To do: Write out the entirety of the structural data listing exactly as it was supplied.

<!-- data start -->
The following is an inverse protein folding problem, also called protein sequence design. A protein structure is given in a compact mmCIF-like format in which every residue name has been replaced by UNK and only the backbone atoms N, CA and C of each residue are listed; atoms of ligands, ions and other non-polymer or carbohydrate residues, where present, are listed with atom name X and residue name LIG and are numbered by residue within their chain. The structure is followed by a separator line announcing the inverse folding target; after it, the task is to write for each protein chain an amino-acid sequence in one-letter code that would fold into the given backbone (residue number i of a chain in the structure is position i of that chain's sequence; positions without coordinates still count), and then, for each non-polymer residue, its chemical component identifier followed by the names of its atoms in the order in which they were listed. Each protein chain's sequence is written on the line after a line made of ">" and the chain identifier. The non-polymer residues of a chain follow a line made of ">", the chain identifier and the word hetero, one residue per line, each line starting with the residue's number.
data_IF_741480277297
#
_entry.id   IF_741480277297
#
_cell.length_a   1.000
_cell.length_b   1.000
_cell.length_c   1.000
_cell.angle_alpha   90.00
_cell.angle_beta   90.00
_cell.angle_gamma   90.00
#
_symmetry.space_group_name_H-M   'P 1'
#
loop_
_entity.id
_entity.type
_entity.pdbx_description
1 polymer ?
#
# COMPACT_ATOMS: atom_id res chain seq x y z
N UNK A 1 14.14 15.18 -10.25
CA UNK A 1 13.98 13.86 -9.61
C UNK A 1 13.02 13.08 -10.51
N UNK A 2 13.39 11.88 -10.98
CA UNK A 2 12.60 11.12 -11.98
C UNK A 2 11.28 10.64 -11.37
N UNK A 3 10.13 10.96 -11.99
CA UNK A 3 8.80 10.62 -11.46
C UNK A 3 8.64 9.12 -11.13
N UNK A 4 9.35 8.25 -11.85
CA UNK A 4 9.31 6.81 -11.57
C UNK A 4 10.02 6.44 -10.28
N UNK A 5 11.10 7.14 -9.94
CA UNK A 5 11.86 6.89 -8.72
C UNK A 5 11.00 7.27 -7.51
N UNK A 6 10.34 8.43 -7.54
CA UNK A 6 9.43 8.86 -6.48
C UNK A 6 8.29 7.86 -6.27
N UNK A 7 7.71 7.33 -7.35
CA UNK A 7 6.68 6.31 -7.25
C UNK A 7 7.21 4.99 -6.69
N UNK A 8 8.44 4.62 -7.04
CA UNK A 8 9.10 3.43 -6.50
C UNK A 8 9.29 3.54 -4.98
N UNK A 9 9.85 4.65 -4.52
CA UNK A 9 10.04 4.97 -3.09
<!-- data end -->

The following is an inverse protein folding problem, also called protein sequence design. A protein structure is given in a compact mmCIF-like format in which every residue name has been replaced by UNK and only the backbone atoms N, CA and C of each residue are listed; atoms of ligands, ions and other non-polymer or carbohydrate residues, where present, are listed with atom name X and residue name LIG and are numbered by residue within their chain. The structure is followed by a separator line announcing the inverse folding target; after it, the task is to write for each protein chain an amino-acid sequence in one-letter code that would fold into the given backbone (residue number i of a chain in the structure is position i of that chain's sequence; positions without coordinates still count), and then, for each non-polymer residue, its chemical component identifier followed by the names of its atoms in the order in which they were listed. Each protein chain's sequence is written on the line after a line made of ">" and the chain identifier. The non-polymer residues of a chain follow a line made of ">", the chain identifier and the word hetero, one residue per line, each line starting with the residue's number.
data_IF_741480277297
#
_entry.id   IF_741480277297
#
_cell.length_a   1.000
_cell.length_b   1.000
_cell.length_c   1.000
_cell.angle_alpha   90.00
_cell.angle_beta   90.00
_cell.angle_gamma   90.00
#
_symmetry.space_group_name_H-M   'P 1'
#
loop_
_entity.id
_entity.type
_entity.pdbx_description
1 polymer ?
#
# COMPACT_ATOMS: atom_id res chain seq x y z
N UNK A 1 14.14 15.18 -10.25
CA UNK A 1 13.98 13.86 -9.61
C UNK A 1 13.02 13.08 -10.51
N UNK A 2 13.39 11.88 -10.98
CA UNK A 2 12.60 11.12 -11.98
C UNK A 2 11.28 10.64 -11.37
N UNK A 3 10.13 10.96 -11.99
CA UNK A 3 8.80 10.62 -11.46
C UNK A 3 8.64 9.12 -11.13
N UNK A 4 9.35 8.25 -11.85
CA UNK A 4 9.31 6.81 -11.57
C UNK A 4 10.02 6.44 -10.28
N UNK A 5 11.10 7.14 -9.94
CA UNK A 5 11.86 6.89 -8.72
C UNK A 5 11.00 7.27 -7.51
N UNK A 6 10.34 8.43 -7.54
CA UNK A 6 9.43 8.86 -6.48
C UNK A 6 8.29 7.86 -6.27
N UNK A 7 7.71 7.33 -7.35
CA UNK A 7 6.68 6.31 -7.25
C UNK A 7 7.21 4.99 -6.69
N UNK A 8 8.44 4.62 -7.04
CA UNK A 8 9.10 3.43 -6.50
C UNK A 8 9.29 3.54 -4.98
N UNK A 9 9.85 4.65 -4.52
CA UNK A 9 10.04 4.97 -3.09